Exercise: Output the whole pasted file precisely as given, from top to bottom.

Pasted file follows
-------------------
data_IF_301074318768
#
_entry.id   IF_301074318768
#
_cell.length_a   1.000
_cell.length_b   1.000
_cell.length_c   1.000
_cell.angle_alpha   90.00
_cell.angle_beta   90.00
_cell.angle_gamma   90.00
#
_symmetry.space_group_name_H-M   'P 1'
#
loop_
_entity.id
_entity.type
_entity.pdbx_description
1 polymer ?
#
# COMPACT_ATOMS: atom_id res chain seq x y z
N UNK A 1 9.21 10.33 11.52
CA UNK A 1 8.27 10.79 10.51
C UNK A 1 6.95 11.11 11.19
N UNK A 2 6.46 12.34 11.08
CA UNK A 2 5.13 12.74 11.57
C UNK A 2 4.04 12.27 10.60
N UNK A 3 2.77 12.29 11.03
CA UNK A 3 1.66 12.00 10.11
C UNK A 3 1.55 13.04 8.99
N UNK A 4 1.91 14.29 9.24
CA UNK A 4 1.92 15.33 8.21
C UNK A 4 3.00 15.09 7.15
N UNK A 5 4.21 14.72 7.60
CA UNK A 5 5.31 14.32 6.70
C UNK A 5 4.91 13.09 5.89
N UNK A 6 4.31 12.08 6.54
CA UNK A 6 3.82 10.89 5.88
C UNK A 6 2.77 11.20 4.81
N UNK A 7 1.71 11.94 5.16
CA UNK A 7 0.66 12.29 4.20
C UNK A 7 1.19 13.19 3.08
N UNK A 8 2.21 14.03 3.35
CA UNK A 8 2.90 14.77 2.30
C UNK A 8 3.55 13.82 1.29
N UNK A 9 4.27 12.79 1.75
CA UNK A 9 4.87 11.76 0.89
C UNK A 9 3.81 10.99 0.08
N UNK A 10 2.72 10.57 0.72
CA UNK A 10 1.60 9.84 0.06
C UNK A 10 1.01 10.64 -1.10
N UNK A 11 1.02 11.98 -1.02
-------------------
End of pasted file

data_IF_301074318768
#
_entry.id   IF_301074318768
#
_cell.length_a   1.000
_cell.length_b   1.000
_cell.length_c   1.000
_cell.angle_alpha   90.00
_cell.angle_beta   90.00
_cell.angle_gamma   90.00
#
_symmetry.space_group_name_H-M   'P 1'
#
loop_
_entity.id
_entity.type
_entity.pdbx_description
1 polymer ?
#
# COMPACT_ATOMS: atom_id res chain seq x y z
N UNK A 1 9.21 10.33 11.52
CA UNK A 1 8.27 10.79 10.51
C UNK A 1 6.95 11.11 11.19
N UNK A 2 6.46 12.34 11.08
CA UNK A 2 5.13 12.74 11.57
C UNK A 2 4.04 12.27 10.60
N UNK A 3 2.77 12.29 11.03
CA UNK A 3 1.66 12.00 10.11
C UNK A 3 1.55 13.04 8.99
N UNK A 4 1.91 14.29 9.24
CA UNK A 4 1.92 15.33 8.21
C UNK A 4 3.00 15.09 7.15
N UNK A 5 4.21 14.72 7.60
CA UNK A 5 5.31 14.32 6.70
C UNK A 5 4.91 13.09 5.89
N UNK A 6 4.31 12.08 6.54
CA UNK A 6 3.82 10.89 5.88
C UNK A 6 2.77 11.20 4.81
N UNK A 7 1.71 11.94 5.16
CA UNK A 7 0.66 12.29 4.20
C UNK A 7 1.19 13.19 3.08
N UNK A 8 2.21 14.03 3.35
CA UNK A 8 2.90 14.77 2.30
C UNK A 8 3.55 13.82 1.29
N UNK A 9 4.27 12.79 1.75
CA UNK A 9 4.87 11.76 0.89
C UNK A 9 3.81 10.99 0.08
N UNK A 10 2.72 10.57 0.72
CA UNK A 10 1.60 9.84 0.06
C UNK A 10 1.01 10.64 -1.10
N UNK A 11 1.02 11.98 -1.02